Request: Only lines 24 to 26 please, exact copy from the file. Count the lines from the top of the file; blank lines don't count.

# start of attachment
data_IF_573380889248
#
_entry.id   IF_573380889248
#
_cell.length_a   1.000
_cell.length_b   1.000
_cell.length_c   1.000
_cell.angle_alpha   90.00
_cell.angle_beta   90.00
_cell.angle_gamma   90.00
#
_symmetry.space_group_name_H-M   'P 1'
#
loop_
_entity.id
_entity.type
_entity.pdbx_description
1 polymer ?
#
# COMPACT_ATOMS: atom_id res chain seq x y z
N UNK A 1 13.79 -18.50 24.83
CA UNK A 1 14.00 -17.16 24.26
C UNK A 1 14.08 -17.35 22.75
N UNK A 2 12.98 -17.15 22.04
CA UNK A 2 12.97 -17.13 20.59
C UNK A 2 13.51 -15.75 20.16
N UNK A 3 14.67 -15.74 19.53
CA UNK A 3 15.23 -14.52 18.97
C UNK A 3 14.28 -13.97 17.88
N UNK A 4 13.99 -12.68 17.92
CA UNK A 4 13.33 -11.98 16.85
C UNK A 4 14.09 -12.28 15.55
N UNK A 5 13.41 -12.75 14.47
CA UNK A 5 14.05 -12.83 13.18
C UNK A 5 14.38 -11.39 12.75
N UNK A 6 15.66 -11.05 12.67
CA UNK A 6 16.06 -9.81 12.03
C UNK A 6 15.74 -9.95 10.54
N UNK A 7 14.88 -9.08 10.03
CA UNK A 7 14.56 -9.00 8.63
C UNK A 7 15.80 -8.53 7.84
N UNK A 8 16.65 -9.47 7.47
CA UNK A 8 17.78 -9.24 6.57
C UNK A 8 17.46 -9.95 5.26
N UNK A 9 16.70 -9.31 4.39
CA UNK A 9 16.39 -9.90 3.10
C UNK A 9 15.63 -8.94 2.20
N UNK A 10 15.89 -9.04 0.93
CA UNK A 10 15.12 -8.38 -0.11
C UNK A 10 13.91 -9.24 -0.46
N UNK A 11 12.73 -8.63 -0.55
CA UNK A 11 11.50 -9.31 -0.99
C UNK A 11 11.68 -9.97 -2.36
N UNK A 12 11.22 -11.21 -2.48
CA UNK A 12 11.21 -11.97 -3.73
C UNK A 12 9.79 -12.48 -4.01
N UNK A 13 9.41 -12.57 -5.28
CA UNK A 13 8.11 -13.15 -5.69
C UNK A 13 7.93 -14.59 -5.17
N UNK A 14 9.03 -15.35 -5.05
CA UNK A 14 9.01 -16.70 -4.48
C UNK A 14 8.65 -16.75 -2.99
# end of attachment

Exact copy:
N UNK A 2 12.98 -17.15 22.04
CA UNK A 2 12.97 -17.13 20.59
C UNK A 2 13.51 -15.75 20.16